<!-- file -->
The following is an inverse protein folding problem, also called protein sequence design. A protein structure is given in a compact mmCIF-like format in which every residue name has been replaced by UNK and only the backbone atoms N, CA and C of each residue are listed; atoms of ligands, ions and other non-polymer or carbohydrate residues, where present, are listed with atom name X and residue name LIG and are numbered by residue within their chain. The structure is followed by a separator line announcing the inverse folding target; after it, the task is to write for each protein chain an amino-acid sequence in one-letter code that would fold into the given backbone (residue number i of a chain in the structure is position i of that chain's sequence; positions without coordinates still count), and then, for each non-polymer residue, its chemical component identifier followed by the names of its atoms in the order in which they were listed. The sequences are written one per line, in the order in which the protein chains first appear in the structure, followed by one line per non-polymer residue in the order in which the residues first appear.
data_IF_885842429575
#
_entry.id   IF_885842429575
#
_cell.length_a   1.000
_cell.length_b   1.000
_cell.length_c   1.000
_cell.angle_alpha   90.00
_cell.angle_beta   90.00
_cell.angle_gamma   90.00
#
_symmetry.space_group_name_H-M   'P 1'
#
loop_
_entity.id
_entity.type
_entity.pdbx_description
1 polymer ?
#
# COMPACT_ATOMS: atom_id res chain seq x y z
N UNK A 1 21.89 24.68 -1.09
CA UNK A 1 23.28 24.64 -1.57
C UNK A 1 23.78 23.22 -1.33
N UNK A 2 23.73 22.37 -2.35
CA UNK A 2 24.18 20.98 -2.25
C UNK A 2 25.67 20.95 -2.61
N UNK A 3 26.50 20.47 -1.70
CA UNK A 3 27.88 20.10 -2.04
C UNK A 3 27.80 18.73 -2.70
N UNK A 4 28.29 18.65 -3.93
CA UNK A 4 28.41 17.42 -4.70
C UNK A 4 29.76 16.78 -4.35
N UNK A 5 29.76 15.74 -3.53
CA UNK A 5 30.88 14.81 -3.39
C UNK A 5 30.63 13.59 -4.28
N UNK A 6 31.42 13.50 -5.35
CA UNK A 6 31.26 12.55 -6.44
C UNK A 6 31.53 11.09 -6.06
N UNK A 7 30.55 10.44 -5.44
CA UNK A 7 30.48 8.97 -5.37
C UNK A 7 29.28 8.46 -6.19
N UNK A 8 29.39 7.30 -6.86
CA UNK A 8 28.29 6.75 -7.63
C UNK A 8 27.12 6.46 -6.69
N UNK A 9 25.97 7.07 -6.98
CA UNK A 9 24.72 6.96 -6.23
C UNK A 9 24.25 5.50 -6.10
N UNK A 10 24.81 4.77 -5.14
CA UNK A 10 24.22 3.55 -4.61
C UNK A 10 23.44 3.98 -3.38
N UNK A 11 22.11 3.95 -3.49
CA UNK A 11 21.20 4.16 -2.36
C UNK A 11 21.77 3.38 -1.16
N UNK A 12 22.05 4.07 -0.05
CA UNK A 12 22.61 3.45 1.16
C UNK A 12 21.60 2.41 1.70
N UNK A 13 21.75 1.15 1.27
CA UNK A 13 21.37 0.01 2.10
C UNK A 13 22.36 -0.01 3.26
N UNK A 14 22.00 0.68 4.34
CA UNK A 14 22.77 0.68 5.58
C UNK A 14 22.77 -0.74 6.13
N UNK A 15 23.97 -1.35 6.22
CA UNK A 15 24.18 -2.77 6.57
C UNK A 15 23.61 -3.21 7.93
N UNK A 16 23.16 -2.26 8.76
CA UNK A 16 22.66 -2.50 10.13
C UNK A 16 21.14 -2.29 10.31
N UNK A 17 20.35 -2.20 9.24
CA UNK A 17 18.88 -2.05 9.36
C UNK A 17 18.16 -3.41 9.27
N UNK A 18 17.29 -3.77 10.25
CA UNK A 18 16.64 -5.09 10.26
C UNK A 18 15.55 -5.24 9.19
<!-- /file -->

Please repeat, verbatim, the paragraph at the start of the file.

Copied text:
The following is an inverse protein folding problem, also called protein sequence design. A protein structure is given in a compact mmCIF-like format in which every residue name has been replaced by UNK and only the backbone atoms N, CA and C of each residue are listed; atoms of ligands, ions and other non-polymer or carbohydrate residues, where present, are listed with atom name X and residue name LIG and are numbered by residue within their chain. The structure is followed by a separator line announcing the inverse folding target; after it, the task is to write for each protein chain an amino-acid sequence in one-letter code that would fold into the given backbone (residue number i of a chain in the structure is position i of that chain's sequence; positions without coordinates still count), and then, for each non-polymer residue, its chemical component identifier followed by the names of its atoms in the order in which they were listed. The sequences are written one per line, in the order in which the protein chains first appear in the structure, followed by one line per non-polymer residue in the order in which the residues first appear.